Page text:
Head of King Amenhetep II
Reproduction patinated by hand on a black wooden base. Mold made from an imprint of the original work exhibited at the Louvre.
The original of this exceptional sculpture, a masterpiece of the 18th Dynasty, has been on display in the Department of Egyptian Antiquities for many years. It was acquired by the Louvre in 1900. This royal head, with its rather elongated face, is covered in a striped nemes, the customary headdress of sphinxes and statues of dead kings. It consists of a piece of material, probably decorated with coloured stripes, flaring out at each side of the ears and falling over the chest. It ends in a kind of bow at the back. On the front is a large uraeus with an undulating body (a female cobra), the protector and symbol of royalty. It is set against a flat diadem encircling the head, above the very high and fleshy ears. The eyes are lengthened with a line of eye shadow and the brows are stylized. These details give the sculpture a kind of pensive majesty despite the small smiling mouth. The eyes were originally highlighted in colour, like the entire statue. The round chin is prolonged by a finely braided false beard which was fastened by two cords, now broken. The angle of the nemes and the horizontal fragment of shoulder prove that this head belonged to a sphinx.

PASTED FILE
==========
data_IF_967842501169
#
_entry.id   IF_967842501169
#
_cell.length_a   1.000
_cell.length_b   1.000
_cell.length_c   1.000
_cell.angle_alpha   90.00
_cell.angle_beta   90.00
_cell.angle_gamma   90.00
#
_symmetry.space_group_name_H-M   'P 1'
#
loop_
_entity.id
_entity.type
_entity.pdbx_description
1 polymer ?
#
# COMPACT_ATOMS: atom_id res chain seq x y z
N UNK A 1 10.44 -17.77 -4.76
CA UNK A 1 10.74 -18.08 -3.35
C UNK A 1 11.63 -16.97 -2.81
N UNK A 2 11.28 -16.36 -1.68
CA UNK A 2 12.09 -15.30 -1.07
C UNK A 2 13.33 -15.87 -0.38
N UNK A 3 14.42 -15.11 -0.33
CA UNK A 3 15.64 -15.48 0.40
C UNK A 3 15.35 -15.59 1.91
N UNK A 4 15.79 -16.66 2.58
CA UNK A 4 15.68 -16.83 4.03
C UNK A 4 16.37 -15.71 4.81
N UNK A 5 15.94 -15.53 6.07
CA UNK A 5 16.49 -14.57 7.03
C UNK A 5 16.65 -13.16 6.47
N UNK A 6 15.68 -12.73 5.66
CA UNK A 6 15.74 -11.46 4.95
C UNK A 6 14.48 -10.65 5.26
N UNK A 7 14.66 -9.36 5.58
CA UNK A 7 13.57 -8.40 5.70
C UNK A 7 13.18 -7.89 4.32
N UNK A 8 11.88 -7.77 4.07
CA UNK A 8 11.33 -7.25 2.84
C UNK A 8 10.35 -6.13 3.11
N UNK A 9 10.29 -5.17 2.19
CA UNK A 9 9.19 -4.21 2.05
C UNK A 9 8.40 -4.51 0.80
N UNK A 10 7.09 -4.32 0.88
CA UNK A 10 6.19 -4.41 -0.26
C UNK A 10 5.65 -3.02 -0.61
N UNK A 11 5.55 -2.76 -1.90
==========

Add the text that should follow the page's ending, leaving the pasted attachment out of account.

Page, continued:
It is now believed that it might be the portrait of Amenophis II, since sculptors in the royal workshops always had a tendency to idealize their models. The rounded brows, horizontal eyes, small mouth, and narrow face would seem to indicate that this exquisitely finished work was sculpted at the end of the reign of Amenophis II, a Pharaoh famous for his Herculean strength (1450-1425 B.C.) or perhaps, on the contrary, during the reign of his father, the great conqueror Tutmose III (1504-1450 B.C.).
- Dimensions :
- 27 x 20 x 18 cm
- Material of the original work :
- Quartzite rouge
- Artiste :
- Material :
- Museum of Conservation :
- Paris, Musée du Louvre